(Re: May 2010)
Shortly after receiving the written results from Liam’s Early Intervention Evaluation, we went to out first Case Conference. I was expecting this to be the day that the professionals gather together and let us know how we can best help our child.
Boy was I wrong.
Josh and I both attended, along with the preschool teacher who did much of the evaluation, the speech therapist who saw Liam, the psychologist who brought up the A word again, and the special education director from our school district. They started out by essentially reading the written report that had been mailed to us. Come on, I’d had it in my hands for 5 days, I had practically had the thing memorized. Then they said that Liam qualified for the developmental preschool in out school district, which was held every day during the school year, for half a day. There would be about ten children, and the teacher in charge was roughly nine hundred and forty years old. But she had aides to help her. Then they proceeded to set ten goals for Liam to reach for during the following school year. This didn’t feel right. It was MAY. They were telling us that our child has some sever developmental challenges but that they couldn’t help him until the following school year. Even then, the attention given to Liam would be limited, and their goals could hardly be called goals. Josh asked if this is what they thought was best for Liam. The special education director looked at Josh and managed to say with a straight face, “We have autistic kids in our program.” Ummm that’s not what he asked you, lady!!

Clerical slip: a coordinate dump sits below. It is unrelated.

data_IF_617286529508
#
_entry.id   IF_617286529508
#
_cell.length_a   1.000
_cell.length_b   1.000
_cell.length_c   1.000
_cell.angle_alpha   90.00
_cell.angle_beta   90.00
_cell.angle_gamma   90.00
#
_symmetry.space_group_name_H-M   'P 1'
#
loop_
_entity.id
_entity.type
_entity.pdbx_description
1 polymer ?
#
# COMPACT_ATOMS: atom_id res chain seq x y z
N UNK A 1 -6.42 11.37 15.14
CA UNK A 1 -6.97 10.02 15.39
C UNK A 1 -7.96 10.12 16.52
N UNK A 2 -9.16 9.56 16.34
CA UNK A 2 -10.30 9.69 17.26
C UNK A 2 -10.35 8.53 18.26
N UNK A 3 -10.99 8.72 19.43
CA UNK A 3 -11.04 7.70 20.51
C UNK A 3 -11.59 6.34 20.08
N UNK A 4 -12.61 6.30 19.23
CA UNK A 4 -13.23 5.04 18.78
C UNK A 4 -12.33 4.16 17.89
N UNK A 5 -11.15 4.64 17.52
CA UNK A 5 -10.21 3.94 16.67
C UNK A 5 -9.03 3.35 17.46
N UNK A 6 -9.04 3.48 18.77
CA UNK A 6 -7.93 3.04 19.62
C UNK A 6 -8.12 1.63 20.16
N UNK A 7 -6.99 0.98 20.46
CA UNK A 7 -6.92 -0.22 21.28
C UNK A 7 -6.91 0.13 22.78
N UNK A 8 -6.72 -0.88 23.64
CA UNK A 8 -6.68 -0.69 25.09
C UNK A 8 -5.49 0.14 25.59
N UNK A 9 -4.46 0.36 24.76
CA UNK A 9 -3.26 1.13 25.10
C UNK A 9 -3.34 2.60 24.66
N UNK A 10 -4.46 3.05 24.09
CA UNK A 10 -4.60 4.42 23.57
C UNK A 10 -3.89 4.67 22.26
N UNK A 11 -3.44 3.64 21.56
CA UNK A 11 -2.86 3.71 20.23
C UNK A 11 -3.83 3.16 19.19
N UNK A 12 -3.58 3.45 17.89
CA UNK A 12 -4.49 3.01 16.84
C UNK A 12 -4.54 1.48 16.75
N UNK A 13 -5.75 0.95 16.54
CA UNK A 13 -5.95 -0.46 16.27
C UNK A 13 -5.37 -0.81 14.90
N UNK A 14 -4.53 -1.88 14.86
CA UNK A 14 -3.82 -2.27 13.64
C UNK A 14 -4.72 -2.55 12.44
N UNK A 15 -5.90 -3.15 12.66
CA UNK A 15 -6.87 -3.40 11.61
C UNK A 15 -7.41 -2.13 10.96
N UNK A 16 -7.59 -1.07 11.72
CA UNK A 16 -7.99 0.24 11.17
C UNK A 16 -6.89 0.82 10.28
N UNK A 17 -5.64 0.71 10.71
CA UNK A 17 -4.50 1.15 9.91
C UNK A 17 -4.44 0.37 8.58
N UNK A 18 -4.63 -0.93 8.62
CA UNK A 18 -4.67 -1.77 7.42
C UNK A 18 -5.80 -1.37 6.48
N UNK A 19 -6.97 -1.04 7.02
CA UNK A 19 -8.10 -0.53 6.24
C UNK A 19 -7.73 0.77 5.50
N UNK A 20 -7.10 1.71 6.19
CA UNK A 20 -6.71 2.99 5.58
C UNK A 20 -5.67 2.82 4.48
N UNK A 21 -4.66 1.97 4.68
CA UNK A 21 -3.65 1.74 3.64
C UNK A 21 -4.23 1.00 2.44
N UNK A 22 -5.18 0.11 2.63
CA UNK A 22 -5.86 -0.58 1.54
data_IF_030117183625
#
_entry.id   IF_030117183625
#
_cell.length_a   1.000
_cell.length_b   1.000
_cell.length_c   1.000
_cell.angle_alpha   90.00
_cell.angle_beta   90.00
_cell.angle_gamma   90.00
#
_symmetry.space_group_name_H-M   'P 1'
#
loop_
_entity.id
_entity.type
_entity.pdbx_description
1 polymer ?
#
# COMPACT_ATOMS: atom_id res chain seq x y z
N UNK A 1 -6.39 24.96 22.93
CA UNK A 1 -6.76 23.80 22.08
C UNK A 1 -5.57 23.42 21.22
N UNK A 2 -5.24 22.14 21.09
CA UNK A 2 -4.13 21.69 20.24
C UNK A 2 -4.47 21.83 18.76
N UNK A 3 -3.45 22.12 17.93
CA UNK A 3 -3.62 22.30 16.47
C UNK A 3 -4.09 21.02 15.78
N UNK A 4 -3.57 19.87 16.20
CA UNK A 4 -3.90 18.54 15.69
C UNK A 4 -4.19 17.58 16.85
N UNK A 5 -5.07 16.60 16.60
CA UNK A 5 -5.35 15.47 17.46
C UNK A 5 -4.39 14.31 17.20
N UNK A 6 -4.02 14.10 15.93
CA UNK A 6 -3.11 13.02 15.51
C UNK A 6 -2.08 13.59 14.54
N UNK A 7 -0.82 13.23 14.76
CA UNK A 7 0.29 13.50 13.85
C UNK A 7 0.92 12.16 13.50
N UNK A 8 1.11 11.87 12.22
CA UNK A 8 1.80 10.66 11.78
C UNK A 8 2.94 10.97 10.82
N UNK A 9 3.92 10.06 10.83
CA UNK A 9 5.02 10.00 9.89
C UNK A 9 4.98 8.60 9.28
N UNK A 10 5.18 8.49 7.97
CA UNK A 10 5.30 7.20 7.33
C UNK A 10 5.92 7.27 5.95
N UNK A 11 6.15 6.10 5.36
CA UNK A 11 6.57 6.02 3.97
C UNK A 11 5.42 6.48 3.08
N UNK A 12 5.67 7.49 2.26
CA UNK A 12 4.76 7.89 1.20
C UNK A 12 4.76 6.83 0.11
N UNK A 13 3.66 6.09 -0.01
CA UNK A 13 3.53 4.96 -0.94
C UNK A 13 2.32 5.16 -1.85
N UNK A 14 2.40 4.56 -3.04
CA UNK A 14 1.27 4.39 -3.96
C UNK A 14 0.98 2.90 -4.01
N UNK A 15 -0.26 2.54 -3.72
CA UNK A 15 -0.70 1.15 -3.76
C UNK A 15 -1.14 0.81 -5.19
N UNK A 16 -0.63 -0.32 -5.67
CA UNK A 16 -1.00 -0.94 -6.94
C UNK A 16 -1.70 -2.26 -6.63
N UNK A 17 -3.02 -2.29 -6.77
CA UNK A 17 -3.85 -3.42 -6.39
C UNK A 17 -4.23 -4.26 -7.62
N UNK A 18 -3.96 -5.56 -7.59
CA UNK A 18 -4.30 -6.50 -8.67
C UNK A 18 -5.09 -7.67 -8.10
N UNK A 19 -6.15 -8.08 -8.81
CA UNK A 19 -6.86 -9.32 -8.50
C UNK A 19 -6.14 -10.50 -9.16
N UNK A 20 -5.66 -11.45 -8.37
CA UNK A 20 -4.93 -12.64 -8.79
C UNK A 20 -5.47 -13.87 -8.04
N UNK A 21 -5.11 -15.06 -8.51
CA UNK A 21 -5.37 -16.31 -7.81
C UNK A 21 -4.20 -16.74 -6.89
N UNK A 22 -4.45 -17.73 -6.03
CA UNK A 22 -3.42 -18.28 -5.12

Needless to say, we didn’t sign anything. We told them that we were pursuing this privately as well, and that we would be in touch. The school psychologist followed us out and told us (off the record, of course) that she thought it was a good idea that we pursue this privately if we had the means.
We stood outside in the parking lot just looking at each other. Josh said, “It looks like we’re on our own.” I said, “Yep, it sure does.”